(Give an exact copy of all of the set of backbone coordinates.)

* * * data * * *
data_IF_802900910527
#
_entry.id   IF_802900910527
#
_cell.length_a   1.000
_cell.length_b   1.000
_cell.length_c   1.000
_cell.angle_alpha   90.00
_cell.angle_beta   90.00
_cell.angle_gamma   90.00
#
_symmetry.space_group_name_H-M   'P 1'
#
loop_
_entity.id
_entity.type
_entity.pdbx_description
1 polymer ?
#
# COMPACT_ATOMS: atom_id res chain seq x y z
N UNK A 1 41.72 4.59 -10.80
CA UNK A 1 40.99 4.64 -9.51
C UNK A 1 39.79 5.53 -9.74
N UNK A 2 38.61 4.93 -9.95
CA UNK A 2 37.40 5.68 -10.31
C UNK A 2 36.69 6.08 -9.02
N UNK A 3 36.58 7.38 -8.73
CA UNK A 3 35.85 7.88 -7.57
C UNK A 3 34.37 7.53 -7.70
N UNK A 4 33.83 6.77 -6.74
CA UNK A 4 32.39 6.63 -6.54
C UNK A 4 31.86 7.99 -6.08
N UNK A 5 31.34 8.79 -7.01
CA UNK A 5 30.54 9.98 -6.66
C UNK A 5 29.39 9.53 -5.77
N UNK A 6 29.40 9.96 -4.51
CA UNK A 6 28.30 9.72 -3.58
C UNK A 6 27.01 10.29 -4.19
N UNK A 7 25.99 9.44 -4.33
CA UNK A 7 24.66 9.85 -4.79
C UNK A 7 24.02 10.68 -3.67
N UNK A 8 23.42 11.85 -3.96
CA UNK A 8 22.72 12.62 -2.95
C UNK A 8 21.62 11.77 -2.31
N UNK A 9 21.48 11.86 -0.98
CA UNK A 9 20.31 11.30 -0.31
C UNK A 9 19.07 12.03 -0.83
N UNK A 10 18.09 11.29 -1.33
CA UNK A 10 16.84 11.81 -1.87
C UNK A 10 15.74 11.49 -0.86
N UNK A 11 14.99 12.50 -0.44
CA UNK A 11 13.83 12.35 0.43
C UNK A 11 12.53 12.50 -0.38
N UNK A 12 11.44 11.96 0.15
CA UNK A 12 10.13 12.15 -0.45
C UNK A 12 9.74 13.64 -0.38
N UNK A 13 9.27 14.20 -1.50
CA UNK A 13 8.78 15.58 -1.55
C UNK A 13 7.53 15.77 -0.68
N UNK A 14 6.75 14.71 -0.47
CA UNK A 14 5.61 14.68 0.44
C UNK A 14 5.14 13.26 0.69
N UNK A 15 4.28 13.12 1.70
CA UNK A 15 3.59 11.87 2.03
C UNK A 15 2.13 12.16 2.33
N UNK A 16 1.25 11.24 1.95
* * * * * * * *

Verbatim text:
data_IF_802900910527
#
_entry.id   IF_802900910527
#
_cell.length_a   1.000
_cell.length_b   1.000
_cell.length_c   1.000
_cell.angle_alpha   90.00
_cell.angle_beta   90.00
_cell.angle_gamma   90.00
#
_symmetry.space_group_name_H-M   'P 1'
#
loop_
_entity.id
_entity.type
_entity.pdbx_description
1 polymer ?
#
# COMPACT_ATOMS: atom_id res chain seq x y z
N UNK A 1 41.72 4.59 -10.80
CA UNK A 1 40.99 4.64 -9.51
C UNK A 1 39.79 5.53 -9.74
N UNK A 2 38.61 4.93 -9.95
CA UNK A 2 37.40 5.68 -10.31
C UNK A 2 36.69 6.08 -9.02
N UNK A 3 36.58 7.38 -8.73
CA UNK A 3 35.85 7.88 -7.57
C UNK A 3 34.37 7.53 -7.70
N UNK A 4 33.83 6.77 -6.74
CA UNK A 4 32.39 6.63 -6.54
C UNK A 4 31.86 7.99 -6.08
N UNK A 5 31.34 8.79 -7.01
CA UNK A 5 30.54 9.98 -6.66
C UNK A 5 29.39 9.53 -5.77
N UNK A 6 29.40 9.96 -4.51
CA UNK A 6 28.30 9.72 -3.58
C UNK A 6 27.01 10.29 -4.19
N UNK A 7 25.99 9.44 -4.33
CA UNK A 7 24.66 9.85 -4.79
C UNK A 7 24.02 10.68 -3.67
N UNK A 8 23.42 11.85 -3.96
CA UNK A 8 22.72 12.62 -2.95
C UNK A 8 21.62 11.77 -2.31
N UNK A 9 21.48 11.86 -0.98
CA UNK A 9 20.31 11.30 -0.31
C UNK A 9 19.07 12.03 -0.83
N UNK A 10 18.09 11.29 -1.33
CA UNK A 10 16.84 11.81 -1.87
C UNK A 10 15.74 11.49 -0.86
N UNK A 11 14.99 12.50 -0.44
CA UNK A 11 13.83 12.35 0.43
C UNK A 11 12.53 12.50 -0.38
N UNK A 12 11.44 11.96 0.15
CA UNK A 12 10.13 12.15 -0.45
C UNK A 12 9.74 13.64 -0.38
N UNK A 13 9.27 14.20 -1.50
CA UNK A 13 8.78 15.58 -1.55
C UNK A 13 7.53 15.77 -0.68
N UNK A 14 6.75 14.71 -0.47
CA UNK A 14 5.61 14.68 0.44
C UNK A 14 5.14 13.26 0.69
N UNK A 15 4.28 13.12 1.70
CA UNK A 15 3.59 11.87 2.03
C UNK A 15 2.13 12.16 2.33
N UNK A 16 1.25 11.24 1.95